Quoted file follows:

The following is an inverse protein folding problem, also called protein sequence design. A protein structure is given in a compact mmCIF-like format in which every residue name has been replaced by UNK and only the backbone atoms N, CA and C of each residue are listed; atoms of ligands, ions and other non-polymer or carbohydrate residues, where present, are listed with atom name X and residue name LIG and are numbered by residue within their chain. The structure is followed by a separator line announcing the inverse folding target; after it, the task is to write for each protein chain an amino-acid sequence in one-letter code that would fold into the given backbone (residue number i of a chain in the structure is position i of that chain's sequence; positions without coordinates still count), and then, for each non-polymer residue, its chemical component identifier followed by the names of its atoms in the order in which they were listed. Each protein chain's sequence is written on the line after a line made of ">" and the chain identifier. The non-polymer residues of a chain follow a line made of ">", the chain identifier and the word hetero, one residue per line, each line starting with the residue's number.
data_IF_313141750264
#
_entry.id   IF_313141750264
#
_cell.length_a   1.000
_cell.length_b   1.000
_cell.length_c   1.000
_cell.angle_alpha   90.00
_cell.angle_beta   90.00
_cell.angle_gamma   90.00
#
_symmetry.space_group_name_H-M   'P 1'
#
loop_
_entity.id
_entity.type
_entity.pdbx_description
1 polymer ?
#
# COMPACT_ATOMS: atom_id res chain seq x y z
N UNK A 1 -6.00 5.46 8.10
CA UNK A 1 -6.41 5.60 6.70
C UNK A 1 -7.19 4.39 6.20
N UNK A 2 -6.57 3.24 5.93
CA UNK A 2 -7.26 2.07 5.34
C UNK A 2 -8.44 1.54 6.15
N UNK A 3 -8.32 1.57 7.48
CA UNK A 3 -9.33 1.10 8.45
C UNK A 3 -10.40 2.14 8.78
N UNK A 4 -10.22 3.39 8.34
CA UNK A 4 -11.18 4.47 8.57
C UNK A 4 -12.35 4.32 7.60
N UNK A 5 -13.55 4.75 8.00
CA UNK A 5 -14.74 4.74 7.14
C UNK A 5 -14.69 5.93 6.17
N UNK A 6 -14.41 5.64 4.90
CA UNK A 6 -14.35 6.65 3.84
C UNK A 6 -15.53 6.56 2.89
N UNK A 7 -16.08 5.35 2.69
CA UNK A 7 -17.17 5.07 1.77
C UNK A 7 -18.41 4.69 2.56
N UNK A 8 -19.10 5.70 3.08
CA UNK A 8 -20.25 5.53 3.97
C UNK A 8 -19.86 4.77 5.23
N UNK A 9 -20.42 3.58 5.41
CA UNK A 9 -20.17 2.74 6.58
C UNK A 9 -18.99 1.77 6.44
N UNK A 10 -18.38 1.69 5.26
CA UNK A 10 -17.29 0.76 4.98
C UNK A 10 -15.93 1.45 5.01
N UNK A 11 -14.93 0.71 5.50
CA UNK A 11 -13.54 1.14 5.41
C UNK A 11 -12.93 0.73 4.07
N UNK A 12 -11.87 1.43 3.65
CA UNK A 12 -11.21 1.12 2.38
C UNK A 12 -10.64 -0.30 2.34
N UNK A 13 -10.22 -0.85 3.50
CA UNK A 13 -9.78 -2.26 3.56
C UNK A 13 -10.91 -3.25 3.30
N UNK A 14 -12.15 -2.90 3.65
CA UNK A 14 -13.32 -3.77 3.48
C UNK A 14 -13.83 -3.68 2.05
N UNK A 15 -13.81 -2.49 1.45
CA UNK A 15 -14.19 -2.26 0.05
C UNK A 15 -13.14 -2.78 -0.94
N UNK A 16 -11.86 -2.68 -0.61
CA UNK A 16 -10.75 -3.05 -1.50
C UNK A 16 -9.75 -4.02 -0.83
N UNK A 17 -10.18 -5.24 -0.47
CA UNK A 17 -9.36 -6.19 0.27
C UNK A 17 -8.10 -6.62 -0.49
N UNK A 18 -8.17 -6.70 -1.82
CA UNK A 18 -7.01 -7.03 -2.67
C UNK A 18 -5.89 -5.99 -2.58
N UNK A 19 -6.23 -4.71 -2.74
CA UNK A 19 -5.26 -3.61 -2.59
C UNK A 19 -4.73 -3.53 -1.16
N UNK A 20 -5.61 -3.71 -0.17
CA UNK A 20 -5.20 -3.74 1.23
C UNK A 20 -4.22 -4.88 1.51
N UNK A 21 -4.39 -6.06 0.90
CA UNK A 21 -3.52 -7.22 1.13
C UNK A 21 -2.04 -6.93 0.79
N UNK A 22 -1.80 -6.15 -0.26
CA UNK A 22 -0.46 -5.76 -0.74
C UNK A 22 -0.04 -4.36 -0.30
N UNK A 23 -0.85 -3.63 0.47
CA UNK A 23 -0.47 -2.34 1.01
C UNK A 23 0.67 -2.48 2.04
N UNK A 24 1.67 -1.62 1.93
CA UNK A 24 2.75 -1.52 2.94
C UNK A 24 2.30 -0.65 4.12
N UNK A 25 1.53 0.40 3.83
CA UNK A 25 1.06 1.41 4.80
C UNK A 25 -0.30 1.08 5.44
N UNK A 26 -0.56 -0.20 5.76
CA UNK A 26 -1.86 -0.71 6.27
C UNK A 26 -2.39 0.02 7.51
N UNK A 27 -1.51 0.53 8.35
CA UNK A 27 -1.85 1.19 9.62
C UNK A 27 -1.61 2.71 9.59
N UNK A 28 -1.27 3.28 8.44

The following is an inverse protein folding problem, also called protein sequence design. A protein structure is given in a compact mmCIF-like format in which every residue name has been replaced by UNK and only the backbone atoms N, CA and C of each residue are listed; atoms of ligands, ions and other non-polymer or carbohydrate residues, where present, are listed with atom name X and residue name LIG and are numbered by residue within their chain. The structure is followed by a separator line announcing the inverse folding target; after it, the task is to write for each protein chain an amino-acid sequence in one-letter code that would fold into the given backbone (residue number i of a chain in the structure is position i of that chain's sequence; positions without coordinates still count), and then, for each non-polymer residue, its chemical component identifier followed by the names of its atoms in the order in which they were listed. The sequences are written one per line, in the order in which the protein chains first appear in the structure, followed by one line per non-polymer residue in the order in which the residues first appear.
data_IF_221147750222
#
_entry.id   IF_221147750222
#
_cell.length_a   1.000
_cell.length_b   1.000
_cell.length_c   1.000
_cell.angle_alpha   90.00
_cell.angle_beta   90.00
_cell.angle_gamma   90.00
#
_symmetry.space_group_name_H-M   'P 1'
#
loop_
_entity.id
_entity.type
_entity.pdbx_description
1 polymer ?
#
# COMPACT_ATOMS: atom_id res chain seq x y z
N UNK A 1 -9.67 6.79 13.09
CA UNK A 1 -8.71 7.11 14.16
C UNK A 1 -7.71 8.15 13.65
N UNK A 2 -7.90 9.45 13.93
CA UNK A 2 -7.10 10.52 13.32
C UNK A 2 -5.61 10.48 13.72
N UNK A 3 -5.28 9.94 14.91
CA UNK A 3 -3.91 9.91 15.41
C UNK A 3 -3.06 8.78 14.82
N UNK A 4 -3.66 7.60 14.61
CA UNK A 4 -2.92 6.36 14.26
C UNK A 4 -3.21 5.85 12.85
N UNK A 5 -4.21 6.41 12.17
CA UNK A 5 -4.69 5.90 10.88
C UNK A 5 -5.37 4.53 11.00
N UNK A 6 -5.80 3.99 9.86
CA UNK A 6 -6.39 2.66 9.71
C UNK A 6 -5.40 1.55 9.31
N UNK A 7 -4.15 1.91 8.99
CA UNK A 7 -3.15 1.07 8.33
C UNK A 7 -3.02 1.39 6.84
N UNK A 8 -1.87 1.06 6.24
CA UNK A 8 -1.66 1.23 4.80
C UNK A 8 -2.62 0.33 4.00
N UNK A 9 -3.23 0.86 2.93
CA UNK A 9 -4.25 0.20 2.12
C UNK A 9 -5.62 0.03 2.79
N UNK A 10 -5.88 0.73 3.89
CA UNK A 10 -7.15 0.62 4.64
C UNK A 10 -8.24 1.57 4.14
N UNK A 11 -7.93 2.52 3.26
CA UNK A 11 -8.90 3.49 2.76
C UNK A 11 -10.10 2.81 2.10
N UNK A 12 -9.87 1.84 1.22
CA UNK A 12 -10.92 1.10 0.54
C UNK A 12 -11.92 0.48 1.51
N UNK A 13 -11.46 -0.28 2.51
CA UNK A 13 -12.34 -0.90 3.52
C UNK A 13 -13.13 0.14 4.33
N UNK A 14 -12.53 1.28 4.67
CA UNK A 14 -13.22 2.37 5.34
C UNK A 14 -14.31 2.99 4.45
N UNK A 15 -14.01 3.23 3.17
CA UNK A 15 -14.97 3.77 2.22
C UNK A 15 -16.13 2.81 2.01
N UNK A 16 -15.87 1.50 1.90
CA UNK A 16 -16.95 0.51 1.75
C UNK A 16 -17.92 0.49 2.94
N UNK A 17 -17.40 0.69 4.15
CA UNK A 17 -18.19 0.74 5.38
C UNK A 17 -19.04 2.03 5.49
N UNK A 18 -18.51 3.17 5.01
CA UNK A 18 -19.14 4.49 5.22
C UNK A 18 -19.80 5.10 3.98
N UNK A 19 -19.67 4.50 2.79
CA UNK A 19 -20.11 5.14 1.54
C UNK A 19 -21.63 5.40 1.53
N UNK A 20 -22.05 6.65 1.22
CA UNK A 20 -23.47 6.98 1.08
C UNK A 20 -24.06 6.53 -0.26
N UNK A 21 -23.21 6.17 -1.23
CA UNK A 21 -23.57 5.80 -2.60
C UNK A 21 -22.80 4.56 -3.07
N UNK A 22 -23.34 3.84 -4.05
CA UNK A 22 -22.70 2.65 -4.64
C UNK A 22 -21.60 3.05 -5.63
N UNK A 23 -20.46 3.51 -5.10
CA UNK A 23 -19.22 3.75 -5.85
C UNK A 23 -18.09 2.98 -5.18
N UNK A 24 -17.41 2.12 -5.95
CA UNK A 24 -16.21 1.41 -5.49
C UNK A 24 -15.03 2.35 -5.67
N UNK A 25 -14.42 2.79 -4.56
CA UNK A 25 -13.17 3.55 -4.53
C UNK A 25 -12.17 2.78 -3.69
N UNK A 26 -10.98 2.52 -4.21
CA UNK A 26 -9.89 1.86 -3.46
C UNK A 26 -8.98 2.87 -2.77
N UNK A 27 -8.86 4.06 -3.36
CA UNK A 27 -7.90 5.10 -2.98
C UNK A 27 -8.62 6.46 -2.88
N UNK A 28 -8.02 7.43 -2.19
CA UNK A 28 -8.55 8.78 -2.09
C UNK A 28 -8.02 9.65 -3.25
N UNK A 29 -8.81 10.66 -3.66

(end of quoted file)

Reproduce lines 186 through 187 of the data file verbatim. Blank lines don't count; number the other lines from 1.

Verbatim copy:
CA UNK A 21 -23.57 5.80 -2.60
C UNK A 21 -22.80 4.56 -3.07